President Barack Obama plans to ask US congress to approve his request for $88m (€68m) to fund a major Ebola offensive in West Africa that would include greater military involvement.
According to the Wall Street Journal President Obama is due to outline his plan on Tuesday during a trip to Atlanta, Georgia.
The initiative could include sending additional portable hospitals, doctors and health care experts, as well as providing medical supplies and training local health workers, the Journal cited people familiar with the matter as saying.
It is expected to have four components: controlling the outbreak where it emerged in West Africa; increasing the competence of the region's public health system, especially in hard-hit Liberia; building local capacity through enhanced health care provider training; and increasing support from international organizations such as the United Nations and World Health Organization.
"There's a lot that we've been putting toward this, but it is not sufficient," Obama's counter-terrorism adviser Lisa Monaco told the newspaper.
"So the president has directed a more scaled-up response and that's what you're going to hear more about on Tuesday."
"We think these measures, this enhanced response, will help us bring this under control," an administration official told the newspaper.
The Journal said Obama would seek commitments of funds, material and health workers during a world leaders summit at the United Nations next week to build a stronger international response.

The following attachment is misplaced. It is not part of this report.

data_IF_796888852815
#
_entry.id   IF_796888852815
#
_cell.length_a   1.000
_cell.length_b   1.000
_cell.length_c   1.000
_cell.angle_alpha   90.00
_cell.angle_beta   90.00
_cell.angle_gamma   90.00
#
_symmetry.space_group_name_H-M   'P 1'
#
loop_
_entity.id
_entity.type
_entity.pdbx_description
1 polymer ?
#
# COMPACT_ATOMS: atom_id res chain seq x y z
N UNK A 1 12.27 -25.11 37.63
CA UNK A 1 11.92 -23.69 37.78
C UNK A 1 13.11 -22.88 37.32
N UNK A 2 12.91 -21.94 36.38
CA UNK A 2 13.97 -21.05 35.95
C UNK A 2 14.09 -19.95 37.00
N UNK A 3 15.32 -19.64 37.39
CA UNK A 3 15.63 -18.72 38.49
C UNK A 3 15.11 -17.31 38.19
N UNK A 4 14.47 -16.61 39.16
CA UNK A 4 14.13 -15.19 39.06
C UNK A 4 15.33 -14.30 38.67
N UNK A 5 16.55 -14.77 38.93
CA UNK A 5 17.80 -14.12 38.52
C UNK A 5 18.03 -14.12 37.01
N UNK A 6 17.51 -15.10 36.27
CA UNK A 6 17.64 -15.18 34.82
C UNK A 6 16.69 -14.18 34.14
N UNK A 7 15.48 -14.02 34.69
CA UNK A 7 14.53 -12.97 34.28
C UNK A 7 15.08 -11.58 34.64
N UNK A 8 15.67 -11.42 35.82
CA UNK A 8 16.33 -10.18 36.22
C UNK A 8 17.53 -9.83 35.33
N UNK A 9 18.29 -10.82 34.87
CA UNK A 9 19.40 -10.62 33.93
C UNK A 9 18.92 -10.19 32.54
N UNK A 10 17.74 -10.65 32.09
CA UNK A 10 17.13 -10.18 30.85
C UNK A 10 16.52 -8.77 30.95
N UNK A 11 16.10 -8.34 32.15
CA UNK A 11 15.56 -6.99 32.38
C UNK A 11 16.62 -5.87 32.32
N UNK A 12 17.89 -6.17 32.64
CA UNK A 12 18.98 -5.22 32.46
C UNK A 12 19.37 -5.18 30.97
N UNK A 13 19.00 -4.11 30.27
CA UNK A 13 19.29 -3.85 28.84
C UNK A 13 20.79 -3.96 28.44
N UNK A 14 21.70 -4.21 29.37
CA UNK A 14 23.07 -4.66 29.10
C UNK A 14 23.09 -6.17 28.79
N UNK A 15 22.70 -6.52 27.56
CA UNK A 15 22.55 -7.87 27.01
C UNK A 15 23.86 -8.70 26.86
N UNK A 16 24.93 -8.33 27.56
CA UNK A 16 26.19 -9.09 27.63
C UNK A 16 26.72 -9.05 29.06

The Ebola virus has killed more than 2,400 people since it erupted earlier this year, according to the World Health Organization.
Sierra Leone, Guinea and Liberia are the hardest-hit countries.
The World Food Program says it has stepped up its assistance to the three countries grappling with the worst-ever outbreak of Ebola.
Malaysia to send 20m medical gloves to fight Ebola
Malaysia will send more than 20 million medical rubber gloves to five African nations hit with the Ebola virus.
Speaking today the country's Prime Minister Najib Razak said the gloves will help to address the crucial shortage faced by overwhelmed health workers.
The Southeast Asian nation produces about 60% of the world's supply of latex medical gloves.
Health authorities say that a shortage of rubber gloves in affected African nations has led to more deaths and raised risks that the virus will spread among doctors and nurses.
"Malaysia can make a unique and vital contribution to the fight against Ebola because we are one of the biggest manufacturers of rubber gloves," a Malaysian government spokesperson said in a statement.
"We hope this contribution will prevent the spread of Ebola and save lives."
Malaysia will send 11 containers, each holding 1.9 million gloves.
Liberia, Sierra Leone and Guinea will each receive three containers of gloves, while Nigeria and the Democratic Republic of Congo will each receive one container.